I grew up in a small town in the foothills of the Blue Ridge Mountains. My family would often visit my grandparents who lived a few hours north in the Shenandoah Valley. And while my family traveled to different states each summer, that little area of Virginia was always my favorite.
My grandparents inherited an old farmhouse which was the homeplace of my great-grandmother. This old white house sat next to a barn and fields upon fields of rolling hill-y farmland. It was so picturesque and beautiful. As a child I dreamed of living there. Of having cattle and gardens and living a simple life in the country. I have no idea what really prompted this dream as I loved cities and considered myself a “city girl” well into my teens. Going to college, I learned quickly that I was not a “city girl” but I also was not a “country girl” and was just my own type of “girl” haha. But still, that dream persisted.
With time and age, the realities of my life changed. I graduated from college, married Matt, and pursued dreams of business and service through church and being a seminary wife. And as things changed with me, things changed with my grandparents. Now in their late 80s, they just aren’t able to keep up two properties, especially with one of them have 33 acres of land to upkeep, so they are looking to sell the farmhouse.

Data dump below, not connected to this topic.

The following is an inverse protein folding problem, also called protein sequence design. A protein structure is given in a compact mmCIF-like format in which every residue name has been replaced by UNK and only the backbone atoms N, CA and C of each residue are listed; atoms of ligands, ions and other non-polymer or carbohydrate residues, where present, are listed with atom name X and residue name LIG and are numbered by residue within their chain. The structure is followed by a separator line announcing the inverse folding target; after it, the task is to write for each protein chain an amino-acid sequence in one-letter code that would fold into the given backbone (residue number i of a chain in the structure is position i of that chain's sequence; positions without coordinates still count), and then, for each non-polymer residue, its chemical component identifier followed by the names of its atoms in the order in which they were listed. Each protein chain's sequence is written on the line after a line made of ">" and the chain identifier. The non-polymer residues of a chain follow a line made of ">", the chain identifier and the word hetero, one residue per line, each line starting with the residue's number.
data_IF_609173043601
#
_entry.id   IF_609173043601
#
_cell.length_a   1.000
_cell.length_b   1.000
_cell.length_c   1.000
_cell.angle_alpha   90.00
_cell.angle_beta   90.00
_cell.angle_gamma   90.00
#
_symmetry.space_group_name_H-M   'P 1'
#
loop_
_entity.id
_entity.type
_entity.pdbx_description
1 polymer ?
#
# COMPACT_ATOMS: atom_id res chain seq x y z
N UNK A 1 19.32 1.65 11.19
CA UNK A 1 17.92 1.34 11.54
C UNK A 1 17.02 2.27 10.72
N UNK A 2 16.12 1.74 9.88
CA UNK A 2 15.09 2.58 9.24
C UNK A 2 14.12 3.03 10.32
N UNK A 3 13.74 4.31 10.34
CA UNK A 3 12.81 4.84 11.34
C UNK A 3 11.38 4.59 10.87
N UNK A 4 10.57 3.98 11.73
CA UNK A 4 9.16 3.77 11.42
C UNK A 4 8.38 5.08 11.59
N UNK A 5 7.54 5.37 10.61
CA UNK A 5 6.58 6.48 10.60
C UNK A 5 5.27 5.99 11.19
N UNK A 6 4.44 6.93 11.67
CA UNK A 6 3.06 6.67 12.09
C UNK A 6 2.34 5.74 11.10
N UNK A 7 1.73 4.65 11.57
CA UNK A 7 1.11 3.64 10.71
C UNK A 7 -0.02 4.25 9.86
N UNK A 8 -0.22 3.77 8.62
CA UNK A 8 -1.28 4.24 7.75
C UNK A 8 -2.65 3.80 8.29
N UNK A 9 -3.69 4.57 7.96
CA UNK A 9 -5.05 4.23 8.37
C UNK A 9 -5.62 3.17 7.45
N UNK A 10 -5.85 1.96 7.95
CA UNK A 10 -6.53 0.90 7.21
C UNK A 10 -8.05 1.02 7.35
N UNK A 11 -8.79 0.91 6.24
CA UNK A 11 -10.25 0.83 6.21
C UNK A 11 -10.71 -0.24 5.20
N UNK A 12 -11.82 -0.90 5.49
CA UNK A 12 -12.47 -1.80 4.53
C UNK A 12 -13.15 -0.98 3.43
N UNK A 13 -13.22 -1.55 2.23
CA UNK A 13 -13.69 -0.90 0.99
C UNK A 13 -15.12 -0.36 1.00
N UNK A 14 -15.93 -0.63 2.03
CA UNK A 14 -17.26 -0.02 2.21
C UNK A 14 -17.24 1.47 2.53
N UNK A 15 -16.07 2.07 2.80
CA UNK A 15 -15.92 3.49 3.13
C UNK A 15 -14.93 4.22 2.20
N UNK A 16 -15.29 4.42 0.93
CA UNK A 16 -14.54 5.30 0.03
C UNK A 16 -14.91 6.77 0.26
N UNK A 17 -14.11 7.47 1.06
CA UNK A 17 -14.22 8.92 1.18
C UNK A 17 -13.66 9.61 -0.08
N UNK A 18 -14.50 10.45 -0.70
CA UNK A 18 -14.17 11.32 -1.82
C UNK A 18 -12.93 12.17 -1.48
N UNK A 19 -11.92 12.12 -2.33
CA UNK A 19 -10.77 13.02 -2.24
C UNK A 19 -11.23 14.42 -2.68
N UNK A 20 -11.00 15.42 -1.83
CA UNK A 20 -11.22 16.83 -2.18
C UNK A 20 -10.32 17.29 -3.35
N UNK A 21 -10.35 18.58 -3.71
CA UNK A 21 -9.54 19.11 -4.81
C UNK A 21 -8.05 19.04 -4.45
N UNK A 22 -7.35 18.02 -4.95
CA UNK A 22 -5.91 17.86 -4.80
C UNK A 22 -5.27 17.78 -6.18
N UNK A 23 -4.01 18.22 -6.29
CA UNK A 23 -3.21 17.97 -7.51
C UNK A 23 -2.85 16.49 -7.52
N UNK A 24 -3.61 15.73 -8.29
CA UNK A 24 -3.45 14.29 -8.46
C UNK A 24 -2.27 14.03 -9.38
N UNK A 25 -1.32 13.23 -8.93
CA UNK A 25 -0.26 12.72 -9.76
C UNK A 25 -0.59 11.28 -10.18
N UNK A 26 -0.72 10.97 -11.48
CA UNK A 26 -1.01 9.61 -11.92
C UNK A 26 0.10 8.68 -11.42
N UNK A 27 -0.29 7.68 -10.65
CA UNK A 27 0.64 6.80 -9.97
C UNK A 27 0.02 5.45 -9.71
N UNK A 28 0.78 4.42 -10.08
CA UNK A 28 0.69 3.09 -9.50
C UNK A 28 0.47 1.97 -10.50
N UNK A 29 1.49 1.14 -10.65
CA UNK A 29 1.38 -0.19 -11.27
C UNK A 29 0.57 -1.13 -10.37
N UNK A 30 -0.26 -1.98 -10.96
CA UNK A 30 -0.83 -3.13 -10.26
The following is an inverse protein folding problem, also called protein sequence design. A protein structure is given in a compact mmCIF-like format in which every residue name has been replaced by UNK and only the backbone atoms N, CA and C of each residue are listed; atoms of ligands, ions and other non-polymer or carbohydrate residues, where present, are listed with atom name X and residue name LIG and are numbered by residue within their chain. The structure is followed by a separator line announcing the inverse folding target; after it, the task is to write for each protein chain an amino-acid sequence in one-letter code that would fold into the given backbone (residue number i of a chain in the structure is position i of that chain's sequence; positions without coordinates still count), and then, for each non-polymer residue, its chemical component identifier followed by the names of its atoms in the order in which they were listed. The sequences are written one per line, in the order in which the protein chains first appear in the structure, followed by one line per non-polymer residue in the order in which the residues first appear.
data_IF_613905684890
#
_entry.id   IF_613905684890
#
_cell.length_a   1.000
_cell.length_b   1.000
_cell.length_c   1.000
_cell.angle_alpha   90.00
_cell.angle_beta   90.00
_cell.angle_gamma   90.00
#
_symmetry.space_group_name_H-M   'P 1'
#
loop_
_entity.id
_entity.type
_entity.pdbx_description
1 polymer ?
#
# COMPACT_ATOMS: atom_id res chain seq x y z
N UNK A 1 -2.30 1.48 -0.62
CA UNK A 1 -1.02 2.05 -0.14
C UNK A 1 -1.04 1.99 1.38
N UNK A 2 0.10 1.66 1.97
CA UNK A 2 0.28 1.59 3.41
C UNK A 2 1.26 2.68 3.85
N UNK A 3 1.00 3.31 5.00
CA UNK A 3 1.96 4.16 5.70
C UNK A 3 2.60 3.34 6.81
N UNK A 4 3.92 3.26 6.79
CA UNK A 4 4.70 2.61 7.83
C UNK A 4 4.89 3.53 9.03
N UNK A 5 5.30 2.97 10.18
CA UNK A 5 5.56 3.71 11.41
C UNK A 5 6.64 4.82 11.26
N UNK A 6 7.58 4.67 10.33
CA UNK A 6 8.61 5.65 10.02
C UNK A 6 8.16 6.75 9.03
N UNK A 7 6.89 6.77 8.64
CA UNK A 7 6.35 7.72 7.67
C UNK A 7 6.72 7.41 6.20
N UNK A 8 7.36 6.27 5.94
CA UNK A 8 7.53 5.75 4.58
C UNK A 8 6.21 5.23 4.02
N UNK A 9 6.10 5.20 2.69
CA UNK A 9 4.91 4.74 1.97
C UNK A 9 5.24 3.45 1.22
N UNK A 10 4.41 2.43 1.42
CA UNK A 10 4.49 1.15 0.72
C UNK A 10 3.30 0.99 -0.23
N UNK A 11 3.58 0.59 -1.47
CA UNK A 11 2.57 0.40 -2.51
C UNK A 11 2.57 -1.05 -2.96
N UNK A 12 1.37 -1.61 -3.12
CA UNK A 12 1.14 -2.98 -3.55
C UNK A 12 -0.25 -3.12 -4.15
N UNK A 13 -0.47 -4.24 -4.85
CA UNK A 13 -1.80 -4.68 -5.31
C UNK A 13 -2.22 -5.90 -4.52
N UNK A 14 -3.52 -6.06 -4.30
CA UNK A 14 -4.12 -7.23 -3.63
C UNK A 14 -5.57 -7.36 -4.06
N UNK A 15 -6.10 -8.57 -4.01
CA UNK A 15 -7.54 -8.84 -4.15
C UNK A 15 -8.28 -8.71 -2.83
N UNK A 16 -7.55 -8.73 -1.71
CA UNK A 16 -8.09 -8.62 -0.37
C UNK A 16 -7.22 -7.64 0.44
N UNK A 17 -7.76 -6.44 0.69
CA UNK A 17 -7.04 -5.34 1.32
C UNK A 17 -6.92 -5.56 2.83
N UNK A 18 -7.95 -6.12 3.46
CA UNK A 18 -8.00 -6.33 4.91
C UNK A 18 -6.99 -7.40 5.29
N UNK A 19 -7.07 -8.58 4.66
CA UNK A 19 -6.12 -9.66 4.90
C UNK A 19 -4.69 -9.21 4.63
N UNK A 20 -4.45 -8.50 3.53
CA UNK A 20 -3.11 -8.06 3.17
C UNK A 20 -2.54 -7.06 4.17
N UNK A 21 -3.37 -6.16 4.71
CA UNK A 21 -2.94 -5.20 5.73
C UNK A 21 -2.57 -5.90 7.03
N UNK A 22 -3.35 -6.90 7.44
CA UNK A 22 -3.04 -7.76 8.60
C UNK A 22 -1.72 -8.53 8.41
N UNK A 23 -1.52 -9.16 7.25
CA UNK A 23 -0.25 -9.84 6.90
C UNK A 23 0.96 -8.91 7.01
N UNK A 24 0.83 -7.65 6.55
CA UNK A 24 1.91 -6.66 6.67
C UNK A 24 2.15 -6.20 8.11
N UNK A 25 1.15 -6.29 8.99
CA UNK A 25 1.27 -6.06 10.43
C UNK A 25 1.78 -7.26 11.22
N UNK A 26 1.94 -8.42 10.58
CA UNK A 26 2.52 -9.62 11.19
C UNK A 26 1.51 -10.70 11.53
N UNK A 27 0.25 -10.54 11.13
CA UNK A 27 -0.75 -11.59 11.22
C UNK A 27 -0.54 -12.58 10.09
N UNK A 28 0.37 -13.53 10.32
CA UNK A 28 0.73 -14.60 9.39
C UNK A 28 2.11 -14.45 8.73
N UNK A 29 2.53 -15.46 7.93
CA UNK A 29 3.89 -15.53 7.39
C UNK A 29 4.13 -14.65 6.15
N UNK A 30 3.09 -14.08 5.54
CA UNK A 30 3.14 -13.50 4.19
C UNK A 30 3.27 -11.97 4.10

At first, that news made me sad. My dream of living in that 100+ year old home with the barn and farmland in the valley surrounded by rounded, blue mountains vanished. But it took me only a few moments to realize that that dream had already faded even from the moment it started. It wasn’t ever really feasible. Sure I like growing things, but that’s only a few plants here and there that are easy to keep alive not entire fields of crops that need intensive labor. Yes, I love that little town in the Shenandoah Valley, but I also want to be within 30 minutes of a Trader Joes, Target, and shopping mall. And yes, I love the idea of having a husband who loves to work the land and spend time outside in a barn, but I married Matt, my absolute best friend and a better husband than I ever could have imagined, and his interests couldn’t be further from those associated with that “dream.”
But just because that dream faded doesn’t mean anything negative or sad. It just means that I’ve grown and changed and the Lord has directed my path in other ways. Ways to new, better, bigger dreams that He sees best. I have dreams now of business and service and hospitality and motherhood and life. Dreams that aren’t extraordinary or lavish, but are fulfilling in the Lord. And while living in a 100+ year old farm house, working the land with my husband, soaking in the beauty of the valley can absolutely be a fulfilling dream and life the Lord provides. It’s just not our dream. And that’s ok. Someone else will be able to have that dream of living in that old, white farmhouse working the 33 arces of land, working in the old white barn, and soaking in the beauty of those mountains day after day. And that’s exactly where the Lord wants them and I’m exactly where the Lord wants me.
So instead of being sad about having different dreams, I choose to look forward to what the Lord has in store. I’m excited for the new dreams the Lord has placed on our hearts. Immediate dreams of buying a home, growing a business, Matt continuing his education, intermingled with spurts of travel and long term dreams of M-Divs and doctorates, growing a family, other places to call home, and more travels and friends and communities and opportunities.
Life is full of seasons and changes and just because dreams and aspirations change doesn’t mean you failed, it just means you’ve grown.